But on June 17, the same day 225 years earlier that Rochambeau's troops stepped off so did the little army that could. "We did get an initial contribution from the DAR but even the national W3R organization would not fund us. It has been all from private donors and we have now covered our expenses," Holloway confirmed. W3R stands for Washington/Rochambeau Revolutionary Route.
Averaging 15 to 16 miles per day, the trio is following the French Army's route going from one camp site of their predecessors to another. The reenactment of the Yorktown battle will take place Oct. 20 and 21 with the surrender ceremony on Oct. 22.
With the actual battle having commenced on Oct. 19, 1781, that day is now called "Yorktown Day." It is referred to as "the day that saved the Fourth of July" by some historians.
"When we get to Yorktown I'll switch over to my Brit uniform which is a lot more comfortable. I usually portray a Brit in the reenactments. I'll be fighting these other two guys," Fitzgerald said with a grin.
IN WELCOMING the three to Virginia, Paul Ferguson, vice chairman, Arlington County Board of Supervisors, said, "It's very exciting having you finally in Virginia. Ferguson was then presented with several items marking the march from the District of Columbia to Virginia by Betty Jane Gerber, representing the District, who stated, "Freedom's flame has been lit."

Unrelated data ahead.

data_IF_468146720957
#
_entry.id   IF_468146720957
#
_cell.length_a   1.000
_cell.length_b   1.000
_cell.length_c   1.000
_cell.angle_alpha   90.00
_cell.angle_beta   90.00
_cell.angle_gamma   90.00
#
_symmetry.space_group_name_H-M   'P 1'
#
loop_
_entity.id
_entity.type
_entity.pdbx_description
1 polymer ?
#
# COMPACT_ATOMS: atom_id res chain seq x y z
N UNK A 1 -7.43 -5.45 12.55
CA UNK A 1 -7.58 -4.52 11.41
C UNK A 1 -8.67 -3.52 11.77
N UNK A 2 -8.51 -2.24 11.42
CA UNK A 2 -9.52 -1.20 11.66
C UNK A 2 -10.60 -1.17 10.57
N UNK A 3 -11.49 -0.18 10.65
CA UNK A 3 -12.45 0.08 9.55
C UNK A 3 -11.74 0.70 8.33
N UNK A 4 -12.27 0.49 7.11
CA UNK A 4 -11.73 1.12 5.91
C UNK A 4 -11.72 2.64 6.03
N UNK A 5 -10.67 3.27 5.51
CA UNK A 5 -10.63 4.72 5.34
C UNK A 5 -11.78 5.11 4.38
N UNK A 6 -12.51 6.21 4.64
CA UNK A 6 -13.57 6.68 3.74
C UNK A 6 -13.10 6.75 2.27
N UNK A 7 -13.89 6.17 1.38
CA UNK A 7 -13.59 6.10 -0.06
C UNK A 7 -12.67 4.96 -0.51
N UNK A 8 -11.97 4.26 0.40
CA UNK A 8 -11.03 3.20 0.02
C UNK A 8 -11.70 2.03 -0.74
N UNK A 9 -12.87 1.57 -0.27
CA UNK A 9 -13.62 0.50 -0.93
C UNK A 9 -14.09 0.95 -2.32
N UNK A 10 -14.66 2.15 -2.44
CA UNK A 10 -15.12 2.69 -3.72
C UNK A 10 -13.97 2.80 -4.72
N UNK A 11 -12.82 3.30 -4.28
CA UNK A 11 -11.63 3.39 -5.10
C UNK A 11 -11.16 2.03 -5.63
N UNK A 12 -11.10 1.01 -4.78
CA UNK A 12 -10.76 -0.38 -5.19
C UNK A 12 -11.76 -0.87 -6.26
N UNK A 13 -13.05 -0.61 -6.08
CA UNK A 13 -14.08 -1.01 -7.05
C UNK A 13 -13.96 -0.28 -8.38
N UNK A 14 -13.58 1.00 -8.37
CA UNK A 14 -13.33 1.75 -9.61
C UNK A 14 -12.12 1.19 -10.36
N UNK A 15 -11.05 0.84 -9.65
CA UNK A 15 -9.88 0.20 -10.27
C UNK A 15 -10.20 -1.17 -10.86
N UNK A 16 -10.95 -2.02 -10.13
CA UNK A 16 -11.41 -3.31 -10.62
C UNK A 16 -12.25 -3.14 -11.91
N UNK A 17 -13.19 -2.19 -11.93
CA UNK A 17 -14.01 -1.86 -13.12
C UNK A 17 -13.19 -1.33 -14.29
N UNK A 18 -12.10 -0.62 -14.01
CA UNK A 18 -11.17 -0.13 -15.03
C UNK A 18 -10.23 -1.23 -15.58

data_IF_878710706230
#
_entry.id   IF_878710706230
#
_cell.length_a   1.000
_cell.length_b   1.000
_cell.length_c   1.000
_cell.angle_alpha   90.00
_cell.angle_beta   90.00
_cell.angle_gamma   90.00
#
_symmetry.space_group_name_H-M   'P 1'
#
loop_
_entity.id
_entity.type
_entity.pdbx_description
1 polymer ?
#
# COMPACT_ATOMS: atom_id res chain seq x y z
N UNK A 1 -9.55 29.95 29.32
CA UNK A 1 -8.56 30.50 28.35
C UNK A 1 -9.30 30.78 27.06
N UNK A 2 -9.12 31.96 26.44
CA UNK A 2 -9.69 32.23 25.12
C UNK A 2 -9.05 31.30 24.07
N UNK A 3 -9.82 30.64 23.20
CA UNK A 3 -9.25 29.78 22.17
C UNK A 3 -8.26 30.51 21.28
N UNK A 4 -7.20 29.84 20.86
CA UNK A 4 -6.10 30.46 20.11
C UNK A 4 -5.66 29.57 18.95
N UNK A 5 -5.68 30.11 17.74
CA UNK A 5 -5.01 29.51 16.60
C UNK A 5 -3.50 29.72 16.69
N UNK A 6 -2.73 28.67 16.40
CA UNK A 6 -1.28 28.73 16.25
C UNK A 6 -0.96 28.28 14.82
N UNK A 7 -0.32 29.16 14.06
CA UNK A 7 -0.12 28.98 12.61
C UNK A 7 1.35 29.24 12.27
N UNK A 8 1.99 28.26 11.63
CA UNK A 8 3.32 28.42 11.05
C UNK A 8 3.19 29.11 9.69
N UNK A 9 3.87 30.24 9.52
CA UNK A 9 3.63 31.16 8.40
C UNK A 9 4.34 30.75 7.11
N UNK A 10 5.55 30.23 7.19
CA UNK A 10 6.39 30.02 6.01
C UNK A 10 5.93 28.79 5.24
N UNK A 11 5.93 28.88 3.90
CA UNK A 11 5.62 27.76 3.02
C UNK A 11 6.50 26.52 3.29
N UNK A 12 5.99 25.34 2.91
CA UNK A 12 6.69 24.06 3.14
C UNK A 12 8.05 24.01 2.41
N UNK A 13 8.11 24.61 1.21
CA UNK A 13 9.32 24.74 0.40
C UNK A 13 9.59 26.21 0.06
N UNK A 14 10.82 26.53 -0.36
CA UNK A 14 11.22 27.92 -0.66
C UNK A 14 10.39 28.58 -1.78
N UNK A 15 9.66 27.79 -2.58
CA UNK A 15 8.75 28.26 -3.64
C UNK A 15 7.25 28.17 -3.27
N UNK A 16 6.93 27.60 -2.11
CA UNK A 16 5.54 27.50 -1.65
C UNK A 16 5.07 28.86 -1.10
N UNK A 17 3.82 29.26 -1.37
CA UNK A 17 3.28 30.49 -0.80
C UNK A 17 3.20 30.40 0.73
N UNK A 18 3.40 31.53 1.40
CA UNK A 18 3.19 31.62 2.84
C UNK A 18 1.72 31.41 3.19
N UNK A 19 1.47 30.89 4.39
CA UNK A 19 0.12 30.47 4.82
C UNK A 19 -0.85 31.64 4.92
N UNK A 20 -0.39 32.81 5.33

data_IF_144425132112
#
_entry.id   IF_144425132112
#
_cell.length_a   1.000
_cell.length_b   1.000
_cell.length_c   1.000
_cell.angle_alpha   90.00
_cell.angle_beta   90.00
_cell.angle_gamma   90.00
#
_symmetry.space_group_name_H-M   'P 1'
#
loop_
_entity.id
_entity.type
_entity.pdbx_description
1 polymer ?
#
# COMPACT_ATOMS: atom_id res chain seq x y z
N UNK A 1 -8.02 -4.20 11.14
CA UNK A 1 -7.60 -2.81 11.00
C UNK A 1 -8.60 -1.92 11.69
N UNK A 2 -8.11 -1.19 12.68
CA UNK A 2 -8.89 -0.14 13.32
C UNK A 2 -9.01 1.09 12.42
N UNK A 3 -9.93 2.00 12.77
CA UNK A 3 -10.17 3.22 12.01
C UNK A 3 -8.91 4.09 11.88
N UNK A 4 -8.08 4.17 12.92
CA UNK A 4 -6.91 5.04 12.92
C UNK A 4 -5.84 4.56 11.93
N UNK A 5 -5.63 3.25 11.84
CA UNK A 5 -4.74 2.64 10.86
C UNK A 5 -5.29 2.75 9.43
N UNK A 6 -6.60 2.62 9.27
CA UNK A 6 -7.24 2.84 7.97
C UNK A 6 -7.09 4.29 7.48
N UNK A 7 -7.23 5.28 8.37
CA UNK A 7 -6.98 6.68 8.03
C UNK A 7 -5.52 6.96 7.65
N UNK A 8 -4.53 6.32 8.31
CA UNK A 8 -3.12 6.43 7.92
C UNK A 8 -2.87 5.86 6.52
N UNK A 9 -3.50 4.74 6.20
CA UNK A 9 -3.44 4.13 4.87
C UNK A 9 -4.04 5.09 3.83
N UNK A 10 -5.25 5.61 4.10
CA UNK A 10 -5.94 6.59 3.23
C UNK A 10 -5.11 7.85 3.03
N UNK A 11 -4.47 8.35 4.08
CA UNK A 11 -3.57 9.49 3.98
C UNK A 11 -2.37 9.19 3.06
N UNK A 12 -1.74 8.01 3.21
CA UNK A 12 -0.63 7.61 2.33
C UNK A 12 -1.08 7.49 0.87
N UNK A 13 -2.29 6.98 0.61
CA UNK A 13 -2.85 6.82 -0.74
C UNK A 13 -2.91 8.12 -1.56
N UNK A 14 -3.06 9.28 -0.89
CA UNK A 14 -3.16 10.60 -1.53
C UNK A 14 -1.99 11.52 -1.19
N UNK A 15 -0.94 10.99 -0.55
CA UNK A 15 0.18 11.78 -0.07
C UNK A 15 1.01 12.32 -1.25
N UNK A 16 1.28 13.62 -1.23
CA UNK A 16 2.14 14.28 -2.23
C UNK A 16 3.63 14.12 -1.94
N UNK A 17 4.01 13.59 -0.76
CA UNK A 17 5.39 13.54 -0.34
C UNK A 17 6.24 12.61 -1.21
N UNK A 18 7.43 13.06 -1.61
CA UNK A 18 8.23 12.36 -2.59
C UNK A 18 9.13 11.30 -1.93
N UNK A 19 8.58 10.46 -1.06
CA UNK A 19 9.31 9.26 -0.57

Recounting the history of the French Army's river crossing 225 years previously, Kevin Vincent, chairman, Arlington Historical Affairs and Landmark Review Board, told the audience, "You are standing where the ferry crossed. Arlington was nothing but open fields then and this was the main north/south route. Army/Navy Drive and Ridge Road were part of that main artery."
Rochambeau himself had actually crossed into Virginia on Sept. 10 to meet Washington at Mount Vernon. They had left the main body of their armies after passing Wilmington, Del. Washington rode ahead reaching Mount Vernon Sept. 9. The two commanders continued their journey Sept. 12 arriving in Williamsburg Sept. 14.
Waiting for them there were Gen. Lafayette with a small American army, and Gen. Comte Saint-Simon with some French regiments that Admiral De Grasse had brought from the West Indies. The French wagon train arrived at the allied camp Oct. 7, 1781, the day the battle commenced.
Arlington was so sparsely populated that one soldier wrote in his diary that they only passed three houses between the river and their arrival in Alexandria, according to Vincent. "We are here today to recognize those that made the Yorktown march," Vincent said.
Following the ceremony and refreshments with members of the local DAR and other reenactors that have joined with them at various stops along their route, the three set out for Old Town Alexandria. There they enjoyed lunch at one of Gen. George's favorite hangouts — Gadsby's Tavern.
Saturday night they encamped at Lee-Fendall House, a stone's throw from where the French Army encamped in 1782 on their return from the Yorktown battle. Sunday morning they traveled down the George Washington Memorial Parkway, past Mount Vernon Estate, and on to Pohick Regional Park where they spent Sunday night.
Monday's schedule called for the march to continue following Colchester Road to Occoquan. Ceremonies such as those that took place in Rosslyn have greeted them all along their route. "This has been more than I had ever hoped for. The march and the people have been fantastic," Holloway declared.